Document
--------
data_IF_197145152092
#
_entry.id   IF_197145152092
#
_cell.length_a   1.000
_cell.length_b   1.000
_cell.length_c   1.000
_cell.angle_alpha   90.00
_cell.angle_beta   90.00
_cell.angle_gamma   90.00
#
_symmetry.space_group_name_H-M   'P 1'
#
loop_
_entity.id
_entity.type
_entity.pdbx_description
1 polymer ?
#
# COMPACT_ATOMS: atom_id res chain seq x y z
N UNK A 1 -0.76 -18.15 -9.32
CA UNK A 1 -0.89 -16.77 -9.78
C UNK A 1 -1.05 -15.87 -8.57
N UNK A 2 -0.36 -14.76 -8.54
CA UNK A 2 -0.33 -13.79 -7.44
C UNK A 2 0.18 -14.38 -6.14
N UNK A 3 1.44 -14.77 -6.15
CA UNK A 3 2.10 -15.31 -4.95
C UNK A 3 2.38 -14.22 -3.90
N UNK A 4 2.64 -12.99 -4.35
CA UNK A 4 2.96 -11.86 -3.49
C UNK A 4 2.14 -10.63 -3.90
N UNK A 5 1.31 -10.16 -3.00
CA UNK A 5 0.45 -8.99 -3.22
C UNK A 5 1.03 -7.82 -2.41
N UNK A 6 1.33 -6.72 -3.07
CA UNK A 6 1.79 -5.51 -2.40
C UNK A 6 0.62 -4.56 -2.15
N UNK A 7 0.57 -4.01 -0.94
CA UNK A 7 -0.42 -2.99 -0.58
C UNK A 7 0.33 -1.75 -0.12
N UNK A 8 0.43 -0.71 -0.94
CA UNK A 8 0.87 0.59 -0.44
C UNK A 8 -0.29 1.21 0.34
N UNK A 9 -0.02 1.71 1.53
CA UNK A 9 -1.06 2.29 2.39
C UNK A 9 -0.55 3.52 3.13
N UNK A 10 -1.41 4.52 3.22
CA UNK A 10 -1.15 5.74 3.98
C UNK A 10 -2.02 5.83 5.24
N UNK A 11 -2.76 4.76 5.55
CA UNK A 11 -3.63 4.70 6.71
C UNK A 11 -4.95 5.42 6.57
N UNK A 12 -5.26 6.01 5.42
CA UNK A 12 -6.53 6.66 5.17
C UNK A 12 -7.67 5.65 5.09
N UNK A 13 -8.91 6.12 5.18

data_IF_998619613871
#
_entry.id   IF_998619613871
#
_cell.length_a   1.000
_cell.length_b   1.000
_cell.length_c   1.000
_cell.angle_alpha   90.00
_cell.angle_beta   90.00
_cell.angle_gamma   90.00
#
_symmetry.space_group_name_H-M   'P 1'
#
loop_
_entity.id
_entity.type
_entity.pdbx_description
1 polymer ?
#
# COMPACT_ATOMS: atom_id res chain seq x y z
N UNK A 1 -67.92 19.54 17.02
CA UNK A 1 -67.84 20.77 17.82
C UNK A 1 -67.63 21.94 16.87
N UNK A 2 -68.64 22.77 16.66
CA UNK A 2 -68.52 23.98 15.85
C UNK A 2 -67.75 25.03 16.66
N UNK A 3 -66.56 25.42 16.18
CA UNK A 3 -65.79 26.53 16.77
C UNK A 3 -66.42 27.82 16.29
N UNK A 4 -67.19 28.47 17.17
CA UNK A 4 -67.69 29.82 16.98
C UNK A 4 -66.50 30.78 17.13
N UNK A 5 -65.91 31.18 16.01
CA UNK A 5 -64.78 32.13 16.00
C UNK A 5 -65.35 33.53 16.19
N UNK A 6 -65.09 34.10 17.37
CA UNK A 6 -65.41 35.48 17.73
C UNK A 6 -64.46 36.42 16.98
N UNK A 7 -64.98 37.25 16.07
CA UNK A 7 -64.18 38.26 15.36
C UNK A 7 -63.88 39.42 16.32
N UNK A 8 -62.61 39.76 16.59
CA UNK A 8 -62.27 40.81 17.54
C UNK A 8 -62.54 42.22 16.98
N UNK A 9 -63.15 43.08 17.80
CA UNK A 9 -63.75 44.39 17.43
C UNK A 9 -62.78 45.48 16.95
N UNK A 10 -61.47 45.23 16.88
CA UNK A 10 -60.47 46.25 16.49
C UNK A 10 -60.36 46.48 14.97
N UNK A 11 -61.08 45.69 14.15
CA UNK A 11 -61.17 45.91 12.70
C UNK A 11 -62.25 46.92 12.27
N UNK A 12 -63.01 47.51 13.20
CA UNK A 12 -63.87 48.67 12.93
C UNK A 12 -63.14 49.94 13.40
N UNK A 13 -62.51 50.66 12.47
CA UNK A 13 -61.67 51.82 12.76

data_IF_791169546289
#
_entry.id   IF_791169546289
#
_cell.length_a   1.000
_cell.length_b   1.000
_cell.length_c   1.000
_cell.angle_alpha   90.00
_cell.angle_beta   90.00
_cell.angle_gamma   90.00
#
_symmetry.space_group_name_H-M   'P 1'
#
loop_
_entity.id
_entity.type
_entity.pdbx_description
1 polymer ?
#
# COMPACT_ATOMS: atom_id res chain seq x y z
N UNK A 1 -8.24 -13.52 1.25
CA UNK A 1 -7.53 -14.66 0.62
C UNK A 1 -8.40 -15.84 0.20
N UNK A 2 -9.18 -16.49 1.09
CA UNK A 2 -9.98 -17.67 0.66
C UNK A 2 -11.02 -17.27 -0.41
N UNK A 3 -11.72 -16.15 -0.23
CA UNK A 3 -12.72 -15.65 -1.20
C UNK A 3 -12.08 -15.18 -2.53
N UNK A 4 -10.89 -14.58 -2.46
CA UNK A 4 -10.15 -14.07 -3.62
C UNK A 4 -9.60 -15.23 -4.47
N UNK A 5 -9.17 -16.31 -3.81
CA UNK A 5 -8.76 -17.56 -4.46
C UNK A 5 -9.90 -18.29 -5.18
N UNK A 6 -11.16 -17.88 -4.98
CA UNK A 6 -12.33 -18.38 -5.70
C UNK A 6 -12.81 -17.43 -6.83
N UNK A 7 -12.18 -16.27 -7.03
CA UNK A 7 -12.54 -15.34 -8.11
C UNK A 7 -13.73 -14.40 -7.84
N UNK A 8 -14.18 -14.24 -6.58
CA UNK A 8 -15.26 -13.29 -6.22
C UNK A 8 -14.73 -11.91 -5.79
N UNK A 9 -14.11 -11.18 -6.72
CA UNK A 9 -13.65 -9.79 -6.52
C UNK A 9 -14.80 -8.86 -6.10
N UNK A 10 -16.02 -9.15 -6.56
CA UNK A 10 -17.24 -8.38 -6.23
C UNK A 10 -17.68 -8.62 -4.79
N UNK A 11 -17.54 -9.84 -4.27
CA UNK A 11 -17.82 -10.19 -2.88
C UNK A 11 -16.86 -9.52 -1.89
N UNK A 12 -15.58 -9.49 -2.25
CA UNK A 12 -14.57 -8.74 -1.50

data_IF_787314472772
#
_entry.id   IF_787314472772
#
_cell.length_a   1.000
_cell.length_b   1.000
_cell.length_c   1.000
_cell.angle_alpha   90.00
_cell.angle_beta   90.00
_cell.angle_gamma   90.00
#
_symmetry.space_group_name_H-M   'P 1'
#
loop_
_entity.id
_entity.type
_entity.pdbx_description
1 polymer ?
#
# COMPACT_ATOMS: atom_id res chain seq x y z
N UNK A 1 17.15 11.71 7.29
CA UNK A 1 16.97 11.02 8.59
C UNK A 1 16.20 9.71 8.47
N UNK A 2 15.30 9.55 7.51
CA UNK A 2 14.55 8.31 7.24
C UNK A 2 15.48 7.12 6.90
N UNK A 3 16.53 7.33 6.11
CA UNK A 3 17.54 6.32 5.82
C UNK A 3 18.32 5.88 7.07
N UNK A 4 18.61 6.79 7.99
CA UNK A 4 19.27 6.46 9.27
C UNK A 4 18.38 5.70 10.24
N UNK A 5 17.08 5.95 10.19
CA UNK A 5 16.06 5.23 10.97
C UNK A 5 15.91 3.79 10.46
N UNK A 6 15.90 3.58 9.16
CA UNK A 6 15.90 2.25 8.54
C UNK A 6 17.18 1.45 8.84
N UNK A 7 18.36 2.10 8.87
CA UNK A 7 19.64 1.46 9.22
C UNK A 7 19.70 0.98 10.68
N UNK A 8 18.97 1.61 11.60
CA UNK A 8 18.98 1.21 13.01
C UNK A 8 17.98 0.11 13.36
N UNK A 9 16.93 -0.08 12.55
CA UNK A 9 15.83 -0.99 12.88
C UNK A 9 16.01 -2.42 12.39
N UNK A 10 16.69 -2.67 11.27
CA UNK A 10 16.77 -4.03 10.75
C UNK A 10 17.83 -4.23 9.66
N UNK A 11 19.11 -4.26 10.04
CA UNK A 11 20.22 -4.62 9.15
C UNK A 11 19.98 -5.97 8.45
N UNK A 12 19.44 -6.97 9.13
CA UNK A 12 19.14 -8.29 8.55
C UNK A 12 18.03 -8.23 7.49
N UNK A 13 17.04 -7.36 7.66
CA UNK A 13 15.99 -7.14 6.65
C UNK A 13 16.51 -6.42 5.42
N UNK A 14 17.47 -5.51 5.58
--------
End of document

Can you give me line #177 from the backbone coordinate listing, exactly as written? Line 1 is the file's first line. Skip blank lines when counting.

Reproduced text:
_cell.length_c   1.000